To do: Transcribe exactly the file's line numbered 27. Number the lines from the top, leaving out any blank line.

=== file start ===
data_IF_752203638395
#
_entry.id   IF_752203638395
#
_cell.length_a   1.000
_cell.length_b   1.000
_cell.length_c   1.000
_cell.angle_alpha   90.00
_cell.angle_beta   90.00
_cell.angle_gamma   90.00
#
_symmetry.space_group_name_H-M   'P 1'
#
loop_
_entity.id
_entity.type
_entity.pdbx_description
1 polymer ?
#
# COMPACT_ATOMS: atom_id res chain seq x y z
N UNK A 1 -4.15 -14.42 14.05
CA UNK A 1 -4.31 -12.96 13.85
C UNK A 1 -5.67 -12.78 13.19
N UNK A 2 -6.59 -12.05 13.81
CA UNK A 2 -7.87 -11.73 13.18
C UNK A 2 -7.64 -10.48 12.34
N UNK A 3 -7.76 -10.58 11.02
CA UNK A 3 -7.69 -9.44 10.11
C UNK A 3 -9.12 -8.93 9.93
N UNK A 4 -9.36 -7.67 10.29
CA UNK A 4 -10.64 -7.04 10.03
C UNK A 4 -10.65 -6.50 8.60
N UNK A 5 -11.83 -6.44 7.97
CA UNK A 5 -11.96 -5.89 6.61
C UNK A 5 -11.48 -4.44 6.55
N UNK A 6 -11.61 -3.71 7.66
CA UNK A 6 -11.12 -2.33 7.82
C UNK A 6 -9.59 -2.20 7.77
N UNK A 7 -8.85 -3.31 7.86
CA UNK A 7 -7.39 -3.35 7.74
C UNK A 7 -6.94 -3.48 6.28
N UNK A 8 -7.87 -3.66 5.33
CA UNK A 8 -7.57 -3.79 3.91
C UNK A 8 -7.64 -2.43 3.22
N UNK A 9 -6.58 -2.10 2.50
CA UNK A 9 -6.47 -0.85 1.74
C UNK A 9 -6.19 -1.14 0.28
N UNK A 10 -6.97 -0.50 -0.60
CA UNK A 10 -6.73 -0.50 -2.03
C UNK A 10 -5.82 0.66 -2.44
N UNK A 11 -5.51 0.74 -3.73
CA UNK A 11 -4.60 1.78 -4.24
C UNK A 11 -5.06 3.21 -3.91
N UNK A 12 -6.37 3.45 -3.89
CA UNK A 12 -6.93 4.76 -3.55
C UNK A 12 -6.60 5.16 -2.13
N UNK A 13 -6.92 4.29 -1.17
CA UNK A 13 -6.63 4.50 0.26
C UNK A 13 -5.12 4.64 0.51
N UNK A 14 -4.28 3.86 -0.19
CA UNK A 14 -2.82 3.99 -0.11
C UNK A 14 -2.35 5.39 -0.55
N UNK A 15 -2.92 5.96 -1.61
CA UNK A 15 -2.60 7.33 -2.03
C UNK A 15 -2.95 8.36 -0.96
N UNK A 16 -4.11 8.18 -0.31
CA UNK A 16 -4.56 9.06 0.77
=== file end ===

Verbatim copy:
N UNK A 3 -7.76 -10.58 11.02